Users should not be lulled into a false sense of security and assume the dynamic random access memory (DRAM) close to processors is secure from Rowhammer attacks that can leak sensitive information to unpriviledged users, researchers say.
Researchers at the Swiss Federal Institute of Technology in Zürich (ETH) have discovered that despite mitigations, it is still possible to leak DRAM charges in cells, allowing attackers to trigger bit flips in these.
DRAM vendors have tried to mitigate against such Rowhammer attacks by using a so-called Target Row Refresh (TRR) technique, the implementation of which appears to vary between different manufacturers.
The researchers devised a new approach with non-uniform and frequency-based access patterns to bypass TRR, and making their Blacksmith fuzzer (Github) work against all DRAM sticks they tested, covering 94 percent of the market.
Using pricier error correction code (ECC) memory makes Rowhammer exploitation harder, but does not provide complete protection.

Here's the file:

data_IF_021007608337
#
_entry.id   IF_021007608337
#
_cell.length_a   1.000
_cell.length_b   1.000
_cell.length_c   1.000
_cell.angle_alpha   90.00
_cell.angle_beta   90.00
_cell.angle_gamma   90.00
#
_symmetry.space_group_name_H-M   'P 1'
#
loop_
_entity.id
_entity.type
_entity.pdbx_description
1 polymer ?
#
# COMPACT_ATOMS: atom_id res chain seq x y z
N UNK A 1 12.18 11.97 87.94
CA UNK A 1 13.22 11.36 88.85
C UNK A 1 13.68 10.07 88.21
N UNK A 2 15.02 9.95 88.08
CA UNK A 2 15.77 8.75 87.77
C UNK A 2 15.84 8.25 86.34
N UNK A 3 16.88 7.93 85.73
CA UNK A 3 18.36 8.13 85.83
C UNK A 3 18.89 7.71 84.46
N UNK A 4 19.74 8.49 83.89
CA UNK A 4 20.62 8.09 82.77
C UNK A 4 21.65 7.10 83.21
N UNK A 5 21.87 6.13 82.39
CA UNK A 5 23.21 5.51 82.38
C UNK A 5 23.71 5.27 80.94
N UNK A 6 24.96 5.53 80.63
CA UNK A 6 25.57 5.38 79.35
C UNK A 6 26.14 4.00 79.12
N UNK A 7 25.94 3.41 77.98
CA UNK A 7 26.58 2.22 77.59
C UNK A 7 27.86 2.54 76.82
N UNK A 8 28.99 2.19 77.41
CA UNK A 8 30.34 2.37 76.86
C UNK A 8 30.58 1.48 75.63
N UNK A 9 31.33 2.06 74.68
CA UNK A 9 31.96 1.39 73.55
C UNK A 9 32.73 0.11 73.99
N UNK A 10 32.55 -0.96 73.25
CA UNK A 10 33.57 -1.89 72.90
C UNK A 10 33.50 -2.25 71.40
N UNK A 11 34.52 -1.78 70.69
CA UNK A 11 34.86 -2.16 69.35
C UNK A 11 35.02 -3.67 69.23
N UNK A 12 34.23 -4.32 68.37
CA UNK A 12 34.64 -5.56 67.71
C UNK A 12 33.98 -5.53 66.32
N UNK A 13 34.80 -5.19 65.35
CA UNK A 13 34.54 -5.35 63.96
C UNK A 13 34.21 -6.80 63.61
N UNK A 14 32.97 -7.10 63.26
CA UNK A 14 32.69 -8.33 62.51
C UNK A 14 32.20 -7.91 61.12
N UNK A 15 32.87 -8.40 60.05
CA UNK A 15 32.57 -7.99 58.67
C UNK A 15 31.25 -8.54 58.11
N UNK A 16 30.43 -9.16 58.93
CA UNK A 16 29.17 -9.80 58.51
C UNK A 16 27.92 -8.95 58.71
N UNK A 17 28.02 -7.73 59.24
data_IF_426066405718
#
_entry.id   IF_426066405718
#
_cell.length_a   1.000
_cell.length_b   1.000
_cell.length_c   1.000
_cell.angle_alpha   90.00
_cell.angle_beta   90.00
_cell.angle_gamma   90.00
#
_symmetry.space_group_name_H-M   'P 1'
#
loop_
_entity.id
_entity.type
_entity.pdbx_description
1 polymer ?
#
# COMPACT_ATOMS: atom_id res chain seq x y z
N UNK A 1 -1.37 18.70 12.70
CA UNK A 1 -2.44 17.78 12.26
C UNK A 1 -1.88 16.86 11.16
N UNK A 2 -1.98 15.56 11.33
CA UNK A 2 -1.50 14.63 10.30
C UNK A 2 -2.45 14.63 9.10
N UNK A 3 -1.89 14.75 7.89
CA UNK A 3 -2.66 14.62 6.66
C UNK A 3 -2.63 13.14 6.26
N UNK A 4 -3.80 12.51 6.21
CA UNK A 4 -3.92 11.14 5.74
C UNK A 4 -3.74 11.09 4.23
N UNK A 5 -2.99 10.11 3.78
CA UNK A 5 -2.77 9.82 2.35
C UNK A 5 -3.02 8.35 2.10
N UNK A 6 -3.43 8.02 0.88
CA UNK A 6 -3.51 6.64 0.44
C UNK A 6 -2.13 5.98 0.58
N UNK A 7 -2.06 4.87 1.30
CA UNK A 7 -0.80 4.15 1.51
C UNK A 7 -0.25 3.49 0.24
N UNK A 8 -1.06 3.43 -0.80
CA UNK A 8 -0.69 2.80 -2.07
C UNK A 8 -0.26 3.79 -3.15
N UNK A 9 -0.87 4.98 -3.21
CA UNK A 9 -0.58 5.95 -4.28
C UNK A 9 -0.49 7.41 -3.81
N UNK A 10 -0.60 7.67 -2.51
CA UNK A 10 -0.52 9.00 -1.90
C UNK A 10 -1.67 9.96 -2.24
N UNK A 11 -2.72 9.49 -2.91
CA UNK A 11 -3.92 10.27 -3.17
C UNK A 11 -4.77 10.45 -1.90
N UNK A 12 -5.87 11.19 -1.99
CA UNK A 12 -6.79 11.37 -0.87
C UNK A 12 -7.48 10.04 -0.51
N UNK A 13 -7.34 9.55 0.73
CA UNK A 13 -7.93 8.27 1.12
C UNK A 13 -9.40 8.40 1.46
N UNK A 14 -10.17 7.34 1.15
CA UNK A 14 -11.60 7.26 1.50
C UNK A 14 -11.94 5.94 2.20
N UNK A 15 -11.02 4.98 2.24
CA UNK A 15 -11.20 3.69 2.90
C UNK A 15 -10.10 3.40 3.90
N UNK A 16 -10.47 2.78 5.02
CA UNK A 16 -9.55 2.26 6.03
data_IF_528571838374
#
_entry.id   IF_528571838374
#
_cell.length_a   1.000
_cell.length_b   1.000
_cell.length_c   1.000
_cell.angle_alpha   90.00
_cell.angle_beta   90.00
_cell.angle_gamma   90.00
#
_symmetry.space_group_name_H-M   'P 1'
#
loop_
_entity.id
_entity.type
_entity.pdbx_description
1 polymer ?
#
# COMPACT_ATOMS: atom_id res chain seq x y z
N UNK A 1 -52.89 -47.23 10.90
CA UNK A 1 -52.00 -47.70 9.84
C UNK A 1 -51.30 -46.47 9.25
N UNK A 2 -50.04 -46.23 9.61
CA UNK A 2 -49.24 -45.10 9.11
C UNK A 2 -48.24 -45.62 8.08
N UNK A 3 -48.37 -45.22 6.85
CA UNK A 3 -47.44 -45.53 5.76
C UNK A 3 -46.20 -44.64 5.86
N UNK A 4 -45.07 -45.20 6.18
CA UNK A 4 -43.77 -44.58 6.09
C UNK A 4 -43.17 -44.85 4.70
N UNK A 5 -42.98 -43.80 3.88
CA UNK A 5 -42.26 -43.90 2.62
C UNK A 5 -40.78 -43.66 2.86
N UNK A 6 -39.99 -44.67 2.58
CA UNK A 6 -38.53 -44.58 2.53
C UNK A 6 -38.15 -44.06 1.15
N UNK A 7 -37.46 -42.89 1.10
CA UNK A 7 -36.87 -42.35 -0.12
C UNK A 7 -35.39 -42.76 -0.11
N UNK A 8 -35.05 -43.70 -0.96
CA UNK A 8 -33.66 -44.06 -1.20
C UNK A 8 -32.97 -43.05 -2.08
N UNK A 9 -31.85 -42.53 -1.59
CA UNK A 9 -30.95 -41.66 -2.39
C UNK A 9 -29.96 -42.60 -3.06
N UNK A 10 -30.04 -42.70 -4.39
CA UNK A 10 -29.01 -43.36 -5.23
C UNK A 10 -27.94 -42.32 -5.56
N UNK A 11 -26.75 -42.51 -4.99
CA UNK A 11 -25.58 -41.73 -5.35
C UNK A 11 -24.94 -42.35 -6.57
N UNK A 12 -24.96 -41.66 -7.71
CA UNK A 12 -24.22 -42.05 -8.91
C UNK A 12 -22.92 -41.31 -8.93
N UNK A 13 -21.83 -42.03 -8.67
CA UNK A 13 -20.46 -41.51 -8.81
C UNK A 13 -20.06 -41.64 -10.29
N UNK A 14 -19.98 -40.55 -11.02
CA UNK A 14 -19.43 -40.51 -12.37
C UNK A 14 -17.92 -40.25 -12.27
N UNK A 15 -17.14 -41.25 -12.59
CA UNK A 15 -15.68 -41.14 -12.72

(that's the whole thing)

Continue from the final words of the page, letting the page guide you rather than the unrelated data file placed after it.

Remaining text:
"Concluding, our work confirms that the DRAM vendors’ claims about Rowhammer protections are false and lure you into a false sense of security," they said.
"All currently deployed mitigations are insufficient to fully protect against Rowhammer.
"Our novel patterns show that attackers can more easily exploit systems than previously assumed."
Other researchers such as VUsec have published prior analysis with ETH that suggests the TRR mitigations are not sufficient to address Rowhammer attacks.
Samsung, SK Hynix and Micron have confirmed the ETH researchers' findings, along with Intel, AMD, Microsoft, Oracle and Google.